For Dieter Billmeier, returning to Germany is not even a question. The pensioner has emigrated from his home country in 1972 and moved to Cambodia with a Khmer wife and two children 14 years ago.
“We will stay in Cambodia,” he says, stressing that he has no plans to go back at all. “I was always very fond about Cambodia because I have travelled a lot to Cambodia since 1989 on humanitarian reasons,” Billmeier says.
Nevertheless he is certain about his origin.
“I am a Bavarian,” Billmeier says. When introducing himself “I say I am a Bavarian first, and they say where is it, and I tell them it’s a part of Germany.”
Dieter Billmeier was born in Bamberg, around 50 kilometres away from the former East German border. His higher education concentrated on finance and banking. He joined the Commerzbank in 1971, having senior positions in Germany and later overseas in London, New York, Chicago, Paris and Hong Kong.
He met his wife in 1979. Together with other family members, she had fled the Khmer Rouge.
“We met in Paris and we fell in love in Paris and we married in Paris.”
In 1990, he started his own management and financial consulting business in Hong Kong.
“And I did that quite successfully for another 10 years,” Billmeier says.
On the day of the German reunification, Billmeier and his family were in Hong Kong. He said he and his wife opened a bottle of Champagne to celebrate.
“Of course I remember that. It was a great day,” he said.
After the Chinese took over Hong Kong in 1997, Billmeier and his family moved to Phnom Penh in 1999.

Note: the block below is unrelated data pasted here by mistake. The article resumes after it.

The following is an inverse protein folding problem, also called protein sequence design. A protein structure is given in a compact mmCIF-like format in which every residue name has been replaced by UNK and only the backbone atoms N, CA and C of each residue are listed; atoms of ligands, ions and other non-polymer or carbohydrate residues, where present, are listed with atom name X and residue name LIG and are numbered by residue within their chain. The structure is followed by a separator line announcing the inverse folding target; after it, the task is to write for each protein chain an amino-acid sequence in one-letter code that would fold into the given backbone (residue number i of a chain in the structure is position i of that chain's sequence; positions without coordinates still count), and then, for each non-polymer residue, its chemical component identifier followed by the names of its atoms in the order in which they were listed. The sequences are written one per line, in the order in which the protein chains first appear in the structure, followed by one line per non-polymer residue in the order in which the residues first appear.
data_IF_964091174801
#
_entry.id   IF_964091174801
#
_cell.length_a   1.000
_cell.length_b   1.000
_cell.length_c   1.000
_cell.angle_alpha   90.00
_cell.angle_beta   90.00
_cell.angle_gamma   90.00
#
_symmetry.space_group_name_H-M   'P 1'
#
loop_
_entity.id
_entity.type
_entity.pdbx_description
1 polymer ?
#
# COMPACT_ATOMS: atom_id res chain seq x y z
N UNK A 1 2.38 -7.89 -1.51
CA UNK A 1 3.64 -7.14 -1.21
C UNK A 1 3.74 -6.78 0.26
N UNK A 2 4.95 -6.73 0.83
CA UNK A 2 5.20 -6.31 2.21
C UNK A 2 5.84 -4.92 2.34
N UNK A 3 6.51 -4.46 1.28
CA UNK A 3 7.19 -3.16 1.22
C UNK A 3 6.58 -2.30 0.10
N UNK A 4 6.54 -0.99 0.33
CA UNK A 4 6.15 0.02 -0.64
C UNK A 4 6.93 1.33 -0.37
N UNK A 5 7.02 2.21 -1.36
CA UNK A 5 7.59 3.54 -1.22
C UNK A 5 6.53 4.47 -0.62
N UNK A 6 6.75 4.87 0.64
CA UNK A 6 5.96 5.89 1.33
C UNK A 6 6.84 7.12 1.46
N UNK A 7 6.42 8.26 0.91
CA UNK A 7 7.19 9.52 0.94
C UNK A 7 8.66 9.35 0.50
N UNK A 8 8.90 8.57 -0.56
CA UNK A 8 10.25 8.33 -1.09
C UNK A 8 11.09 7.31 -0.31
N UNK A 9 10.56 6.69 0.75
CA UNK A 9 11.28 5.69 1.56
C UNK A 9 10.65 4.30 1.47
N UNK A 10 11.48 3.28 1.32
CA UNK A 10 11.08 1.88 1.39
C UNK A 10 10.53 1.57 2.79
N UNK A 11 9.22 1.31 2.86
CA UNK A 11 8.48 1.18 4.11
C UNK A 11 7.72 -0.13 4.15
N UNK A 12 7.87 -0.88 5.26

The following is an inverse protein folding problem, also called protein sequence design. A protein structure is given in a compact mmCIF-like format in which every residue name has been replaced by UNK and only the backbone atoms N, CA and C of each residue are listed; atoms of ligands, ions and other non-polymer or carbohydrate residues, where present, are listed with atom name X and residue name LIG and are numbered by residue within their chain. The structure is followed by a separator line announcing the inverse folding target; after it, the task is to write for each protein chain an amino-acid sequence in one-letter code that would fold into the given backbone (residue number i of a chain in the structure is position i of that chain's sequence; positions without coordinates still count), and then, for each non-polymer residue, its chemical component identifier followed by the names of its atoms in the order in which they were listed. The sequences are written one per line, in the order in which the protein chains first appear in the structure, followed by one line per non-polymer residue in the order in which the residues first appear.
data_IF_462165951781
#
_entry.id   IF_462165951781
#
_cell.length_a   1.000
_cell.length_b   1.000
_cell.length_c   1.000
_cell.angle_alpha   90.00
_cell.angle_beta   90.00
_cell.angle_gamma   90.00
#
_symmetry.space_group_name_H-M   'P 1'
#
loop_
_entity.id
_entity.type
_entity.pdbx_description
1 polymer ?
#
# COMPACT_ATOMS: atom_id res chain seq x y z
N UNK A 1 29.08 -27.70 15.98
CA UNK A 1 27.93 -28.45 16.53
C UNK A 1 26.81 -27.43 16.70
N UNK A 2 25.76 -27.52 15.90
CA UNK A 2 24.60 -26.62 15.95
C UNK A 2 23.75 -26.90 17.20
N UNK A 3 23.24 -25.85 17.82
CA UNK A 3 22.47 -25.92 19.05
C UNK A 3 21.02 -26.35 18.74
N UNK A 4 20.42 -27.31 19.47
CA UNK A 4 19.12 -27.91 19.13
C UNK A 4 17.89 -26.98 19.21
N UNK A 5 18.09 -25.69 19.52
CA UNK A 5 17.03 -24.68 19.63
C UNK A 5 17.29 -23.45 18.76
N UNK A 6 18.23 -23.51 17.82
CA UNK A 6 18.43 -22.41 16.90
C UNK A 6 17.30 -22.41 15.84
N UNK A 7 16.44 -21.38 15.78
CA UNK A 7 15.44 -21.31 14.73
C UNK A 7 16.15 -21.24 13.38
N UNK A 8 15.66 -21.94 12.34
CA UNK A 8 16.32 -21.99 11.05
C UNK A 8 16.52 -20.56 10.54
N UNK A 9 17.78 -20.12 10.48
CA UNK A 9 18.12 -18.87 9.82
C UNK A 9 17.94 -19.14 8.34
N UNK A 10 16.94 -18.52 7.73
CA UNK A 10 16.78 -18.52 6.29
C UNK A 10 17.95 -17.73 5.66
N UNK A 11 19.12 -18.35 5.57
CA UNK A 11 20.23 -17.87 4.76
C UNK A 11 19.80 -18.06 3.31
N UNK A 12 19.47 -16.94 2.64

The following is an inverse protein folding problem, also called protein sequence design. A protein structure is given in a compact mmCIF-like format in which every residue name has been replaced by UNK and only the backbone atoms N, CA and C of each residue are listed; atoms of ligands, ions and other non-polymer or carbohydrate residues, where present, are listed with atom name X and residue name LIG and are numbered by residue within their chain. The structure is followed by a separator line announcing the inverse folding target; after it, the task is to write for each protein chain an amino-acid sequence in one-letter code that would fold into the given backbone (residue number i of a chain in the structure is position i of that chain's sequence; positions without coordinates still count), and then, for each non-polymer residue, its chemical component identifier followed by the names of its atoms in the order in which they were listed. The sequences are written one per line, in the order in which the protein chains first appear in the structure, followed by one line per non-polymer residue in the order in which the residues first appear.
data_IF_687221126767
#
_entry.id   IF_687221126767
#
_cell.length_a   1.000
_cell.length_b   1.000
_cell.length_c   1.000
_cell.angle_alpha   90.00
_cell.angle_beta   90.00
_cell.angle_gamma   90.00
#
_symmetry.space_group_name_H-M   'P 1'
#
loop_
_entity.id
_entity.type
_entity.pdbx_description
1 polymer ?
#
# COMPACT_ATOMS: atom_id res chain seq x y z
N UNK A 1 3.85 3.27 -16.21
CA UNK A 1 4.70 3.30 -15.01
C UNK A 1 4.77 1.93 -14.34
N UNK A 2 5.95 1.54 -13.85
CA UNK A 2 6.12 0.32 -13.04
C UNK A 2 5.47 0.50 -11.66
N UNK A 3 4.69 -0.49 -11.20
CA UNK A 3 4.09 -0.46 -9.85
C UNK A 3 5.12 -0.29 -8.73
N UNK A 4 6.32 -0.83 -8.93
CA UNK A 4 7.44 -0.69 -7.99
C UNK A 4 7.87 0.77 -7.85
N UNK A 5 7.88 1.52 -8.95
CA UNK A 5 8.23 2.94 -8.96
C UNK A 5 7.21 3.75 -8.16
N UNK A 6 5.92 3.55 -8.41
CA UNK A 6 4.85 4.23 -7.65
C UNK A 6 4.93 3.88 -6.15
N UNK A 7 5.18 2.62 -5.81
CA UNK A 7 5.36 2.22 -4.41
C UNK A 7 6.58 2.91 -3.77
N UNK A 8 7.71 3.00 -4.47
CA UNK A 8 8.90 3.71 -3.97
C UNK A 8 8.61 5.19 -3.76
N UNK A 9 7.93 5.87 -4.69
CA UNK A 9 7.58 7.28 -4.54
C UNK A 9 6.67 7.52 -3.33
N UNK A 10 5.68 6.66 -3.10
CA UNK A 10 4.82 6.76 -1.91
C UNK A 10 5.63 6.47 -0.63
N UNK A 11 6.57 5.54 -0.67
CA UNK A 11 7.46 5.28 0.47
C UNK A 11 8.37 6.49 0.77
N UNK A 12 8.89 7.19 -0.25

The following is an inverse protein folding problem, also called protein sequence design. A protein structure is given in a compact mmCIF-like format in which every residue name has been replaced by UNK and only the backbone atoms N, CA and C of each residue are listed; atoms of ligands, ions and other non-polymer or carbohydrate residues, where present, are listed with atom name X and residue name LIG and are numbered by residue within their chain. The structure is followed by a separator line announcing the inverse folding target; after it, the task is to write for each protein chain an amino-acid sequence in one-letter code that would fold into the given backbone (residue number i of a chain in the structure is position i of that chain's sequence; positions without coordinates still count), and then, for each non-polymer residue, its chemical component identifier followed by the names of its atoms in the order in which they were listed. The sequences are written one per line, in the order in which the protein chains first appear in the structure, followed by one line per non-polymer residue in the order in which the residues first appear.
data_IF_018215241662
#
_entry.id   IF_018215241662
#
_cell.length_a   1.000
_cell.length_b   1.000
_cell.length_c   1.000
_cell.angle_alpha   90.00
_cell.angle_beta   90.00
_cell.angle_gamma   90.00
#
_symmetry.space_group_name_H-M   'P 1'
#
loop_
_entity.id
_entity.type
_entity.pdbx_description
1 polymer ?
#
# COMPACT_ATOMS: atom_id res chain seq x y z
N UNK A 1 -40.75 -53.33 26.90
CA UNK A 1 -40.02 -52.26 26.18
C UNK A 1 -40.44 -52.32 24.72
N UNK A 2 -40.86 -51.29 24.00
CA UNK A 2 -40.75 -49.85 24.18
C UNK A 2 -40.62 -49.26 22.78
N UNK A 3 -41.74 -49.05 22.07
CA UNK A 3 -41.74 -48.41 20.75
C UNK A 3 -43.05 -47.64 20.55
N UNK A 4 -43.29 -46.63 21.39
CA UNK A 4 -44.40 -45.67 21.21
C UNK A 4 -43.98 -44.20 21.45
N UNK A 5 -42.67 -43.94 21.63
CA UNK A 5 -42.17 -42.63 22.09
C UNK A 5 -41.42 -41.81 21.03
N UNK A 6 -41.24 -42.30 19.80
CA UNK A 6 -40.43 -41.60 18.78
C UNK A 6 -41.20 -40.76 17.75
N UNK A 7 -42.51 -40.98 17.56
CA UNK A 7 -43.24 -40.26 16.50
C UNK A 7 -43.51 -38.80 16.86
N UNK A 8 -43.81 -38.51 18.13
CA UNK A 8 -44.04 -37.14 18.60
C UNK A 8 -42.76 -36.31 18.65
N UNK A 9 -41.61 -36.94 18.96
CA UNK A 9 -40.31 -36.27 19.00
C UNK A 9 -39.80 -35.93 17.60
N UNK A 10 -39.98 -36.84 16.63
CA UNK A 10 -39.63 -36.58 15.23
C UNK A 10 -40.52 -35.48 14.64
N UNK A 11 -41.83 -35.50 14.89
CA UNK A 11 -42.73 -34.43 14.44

“No job, no nothing but with two kids,” he says, but adding that “I always wanted to live in my wife's country and this is one of the most interesting countries for me because it is her country.”
In Cambodia he continued to work as a financial consultant and advisor to the European Commission, German and other international development organizations, specializing in the field of general banking, micro finance and small & medium enterprise development.
From October 2007 until just recently Billmeier worked as vice president and advisor to the board and senior management at Canadia Bank in Phnom Penh. But he suddenly fell ill this year, taking him out of his daily routine at Canadia Bank for almost four months.
“I am in perfectly good shape again,” he says. “I came back from treatment in early June and then I told them I retire. I do not want to work every day anymore.”
Billmeier wants to spend the rest of his life in Cambodia.
“I am very fond of what’s going on in Cambodia,” he says. “Even though it is sometimes very slow, but I have seen the development the last fourteen years and I think the ruling party did a lot of good," he says.
According to Billmeier, one reason why many other foreigners decide to stay in Cambodia is because it is easy to do business here.
“For everybody who has brains, for everybody who has innovations, everyone, no matter whether you are German or anybody else, can do business in Cambodia, it is very easy,” Billmeier says. “Cambodia is one of the least difficult countries in my opinion to do business.”
He says he does not really miss Germany. Having found the places where he can buy rye bread and sausages, he says he rather prefers going to France every two years with his wife.
Although he decided to stay in Cambodia for good and not come back to Germany, his two sons are returning to their father’s country of origin. The youngest son, 19, will head off to Germany soon to study, while the older one, 27, has almost graduated from university in Frankfurt.
But Billmeier says he is still very interested in Germany because “Germany itself, of course it’s my birth place, I was born in Bavaria,” he says.
“I am extremely interested in what’s going on in Germany through the internet, so I am probably more interested in politics and economical points about Germany than any German I might know in Germany,” he says.
Today, Billmeier still works as a consultant, but at his own schedule and pace.
“I am enjoying life,” the hobby cook says. “I really enjoy life.”